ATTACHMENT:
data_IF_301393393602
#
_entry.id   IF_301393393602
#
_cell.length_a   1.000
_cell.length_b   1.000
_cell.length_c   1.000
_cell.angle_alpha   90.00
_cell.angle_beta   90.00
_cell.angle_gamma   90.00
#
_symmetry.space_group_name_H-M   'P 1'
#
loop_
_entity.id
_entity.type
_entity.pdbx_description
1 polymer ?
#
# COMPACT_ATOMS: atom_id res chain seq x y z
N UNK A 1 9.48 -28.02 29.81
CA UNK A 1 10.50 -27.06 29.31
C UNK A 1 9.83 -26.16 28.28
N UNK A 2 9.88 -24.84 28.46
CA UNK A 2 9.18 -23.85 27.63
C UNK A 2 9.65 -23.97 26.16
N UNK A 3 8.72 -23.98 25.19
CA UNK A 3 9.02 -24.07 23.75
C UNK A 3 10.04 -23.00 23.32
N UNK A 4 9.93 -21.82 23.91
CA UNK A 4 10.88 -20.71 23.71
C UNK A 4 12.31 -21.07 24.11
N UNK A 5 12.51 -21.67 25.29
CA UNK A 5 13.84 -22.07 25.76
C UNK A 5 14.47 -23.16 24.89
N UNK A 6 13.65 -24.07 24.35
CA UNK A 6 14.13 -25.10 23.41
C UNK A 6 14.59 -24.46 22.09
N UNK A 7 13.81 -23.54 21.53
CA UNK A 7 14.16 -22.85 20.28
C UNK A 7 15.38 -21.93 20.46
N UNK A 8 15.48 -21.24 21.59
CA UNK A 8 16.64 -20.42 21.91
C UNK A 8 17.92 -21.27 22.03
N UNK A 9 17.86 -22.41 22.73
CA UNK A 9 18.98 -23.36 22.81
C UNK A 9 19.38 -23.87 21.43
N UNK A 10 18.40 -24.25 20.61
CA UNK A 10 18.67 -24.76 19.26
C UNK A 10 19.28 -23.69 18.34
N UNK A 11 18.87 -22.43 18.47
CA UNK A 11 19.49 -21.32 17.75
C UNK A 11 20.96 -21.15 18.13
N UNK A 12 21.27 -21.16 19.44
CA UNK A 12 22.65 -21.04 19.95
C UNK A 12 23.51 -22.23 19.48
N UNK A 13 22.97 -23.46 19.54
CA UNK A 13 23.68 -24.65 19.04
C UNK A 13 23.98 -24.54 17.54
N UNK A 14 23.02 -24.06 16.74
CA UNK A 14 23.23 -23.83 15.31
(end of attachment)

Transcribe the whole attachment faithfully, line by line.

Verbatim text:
data_IF_301393393602
#
_entry.id   IF_301393393602
#
_cell.length_a   1.000
_cell.length_b   1.000
_cell.length_c   1.000
_cell.angle_alpha   90.00
_cell.angle_beta   90.00
_cell.angle_gamma   90.00
#
_symmetry.space_group_name_H-M   'P 1'
#
loop_
_entity.id
_entity.type
_entity.pdbx_description
1 polymer ?
#
# COMPACT_ATOMS: atom_id res chain seq x y z
N UNK A 1 9.48 -28.02 29.81
CA UNK A 1 10.50 -27.06 29.31
C UNK A 1 9.83 -26.16 28.28
N UNK A 2 9.88 -24.84 28.46
CA UNK A 2 9.18 -23.85 27.63
C UNK A 2 9.65 -23.97 26.16
N UNK A 3 8.72 -23.98 25.19
CA UNK A 3 9.02 -24.07 23.75
C UNK A 3 10.04 -23.00 23.32
N UNK A 4 9.93 -21.82 23.91
CA UNK A 4 10.88 -20.71 23.71
C UNK A 4 12.31 -21.07 24.11
N UNK A 5 12.51 -21.67 25.29
CA UNK A 5 13.84 -22.07 25.76
C UNK A 5 14.47 -23.16 24.89
N UNK A 6 13.65 -24.07 24.35
CA UNK A 6 14.13 -25.10 23.41
C UNK A 6 14.59 -24.46 22.09
N UNK A 7 13.81 -23.54 21.53
CA UNK A 7 14.16 -22.85 20.28
C UNK A 7 15.38 -21.93 20.46
N UNK A 8 15.48 -21.24 21.59
CA UNK A 8 16.64 -20.42 21.91
C UNK A 8 17.92 -21.27 22.03
N UNK A 9 17.86 -22.41 22.73
CA UNK A 9 18.98 -23.36 22.81
C UNK A 9 19.38 -23.87 21.43
N UNK A 10 18.40 -24.25 20.61
CA UNK A 10 18.67 -24.76 19.26
C UNK A 10 19.28 -23.69 18.34
N UNK A 11 18.87 -22.43 18.47
CA UNK A 11 19.49 -21.32 17.75
C UNK A 11 20.96 -21.15 18.13
N UNK A 12 21.27 -21.16 19.44
CA UNK A 12 22.65 -21.04 19.95
C UNK A 12 23.51 -22.23 19.48
N UNK A 13 22.97 -23.46 19.54
CA UNK A 13 23.68 -24.65 19.04
C UNK A 13 23.98 -24.54 17.54
N UNK A 14 23.02 -24.06 16.74
CA UNK A 14 23.23 -23.83 15.31